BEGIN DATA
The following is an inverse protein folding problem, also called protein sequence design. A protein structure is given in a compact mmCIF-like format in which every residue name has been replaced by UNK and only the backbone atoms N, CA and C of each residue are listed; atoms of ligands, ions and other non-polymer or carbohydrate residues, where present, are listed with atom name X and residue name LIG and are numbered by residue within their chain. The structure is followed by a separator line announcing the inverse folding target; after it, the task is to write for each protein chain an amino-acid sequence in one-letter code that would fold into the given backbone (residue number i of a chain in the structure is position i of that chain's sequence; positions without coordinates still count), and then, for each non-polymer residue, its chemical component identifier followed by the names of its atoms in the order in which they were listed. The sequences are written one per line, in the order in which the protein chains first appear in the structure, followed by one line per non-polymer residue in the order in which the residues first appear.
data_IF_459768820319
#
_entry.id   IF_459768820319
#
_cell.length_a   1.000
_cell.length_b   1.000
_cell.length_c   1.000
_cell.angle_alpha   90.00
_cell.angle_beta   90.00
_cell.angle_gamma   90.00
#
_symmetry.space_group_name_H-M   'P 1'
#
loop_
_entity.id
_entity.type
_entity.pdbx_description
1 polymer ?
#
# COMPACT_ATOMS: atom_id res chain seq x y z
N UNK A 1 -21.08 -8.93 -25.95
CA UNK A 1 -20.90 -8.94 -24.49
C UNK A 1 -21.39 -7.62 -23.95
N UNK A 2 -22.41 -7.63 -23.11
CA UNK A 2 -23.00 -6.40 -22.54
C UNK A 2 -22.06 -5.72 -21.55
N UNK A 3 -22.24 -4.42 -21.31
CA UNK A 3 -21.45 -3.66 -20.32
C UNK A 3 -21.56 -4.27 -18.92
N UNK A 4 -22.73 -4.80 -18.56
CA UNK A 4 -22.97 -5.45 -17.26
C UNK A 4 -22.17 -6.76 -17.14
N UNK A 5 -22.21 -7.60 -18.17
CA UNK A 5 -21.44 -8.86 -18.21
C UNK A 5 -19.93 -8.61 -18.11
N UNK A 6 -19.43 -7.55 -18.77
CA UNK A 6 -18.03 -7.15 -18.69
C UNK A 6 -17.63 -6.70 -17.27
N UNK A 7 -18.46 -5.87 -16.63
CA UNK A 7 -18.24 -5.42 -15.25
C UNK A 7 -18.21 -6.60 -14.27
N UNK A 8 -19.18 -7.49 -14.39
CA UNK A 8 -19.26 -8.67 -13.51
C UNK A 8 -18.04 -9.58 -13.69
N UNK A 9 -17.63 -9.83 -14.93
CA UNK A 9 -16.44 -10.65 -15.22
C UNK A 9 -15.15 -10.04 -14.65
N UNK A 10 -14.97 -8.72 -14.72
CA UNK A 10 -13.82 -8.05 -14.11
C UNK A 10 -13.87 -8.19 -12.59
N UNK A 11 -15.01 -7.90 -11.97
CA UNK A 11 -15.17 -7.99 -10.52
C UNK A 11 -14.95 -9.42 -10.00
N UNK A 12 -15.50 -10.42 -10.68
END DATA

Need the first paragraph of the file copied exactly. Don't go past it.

The following is an inverse protein folding problem, also called protein sequence design. A protein structure is given in a compact mmCIF-like format in which every residue name has been replaced by UNK and only the backbone atoms N, CA and C of each residue are listed; atoms of ligands, ions and other non-polymer or carbohydrate residues, where present, are listed with atom name X and residue name LIG and are numbered by residue within their chain. The structure is followed by a separator line announcing the inverse folding target; after it, the task is to write for each protein chain an amino-acid sequence in one-letter code that would fold into the given backbone (residue number i of a chain in the structure is position i of that chain's sequence; positions without coordinates still count), and then, for each non-polymer residue, its chemical component identifier followed by the names of its atoms in the order in which they were listed. The sequences are written one per line, in the order in which the protein chains first appear in the structure, followed by one line per non-polymer residue in the order in which the residues first appear.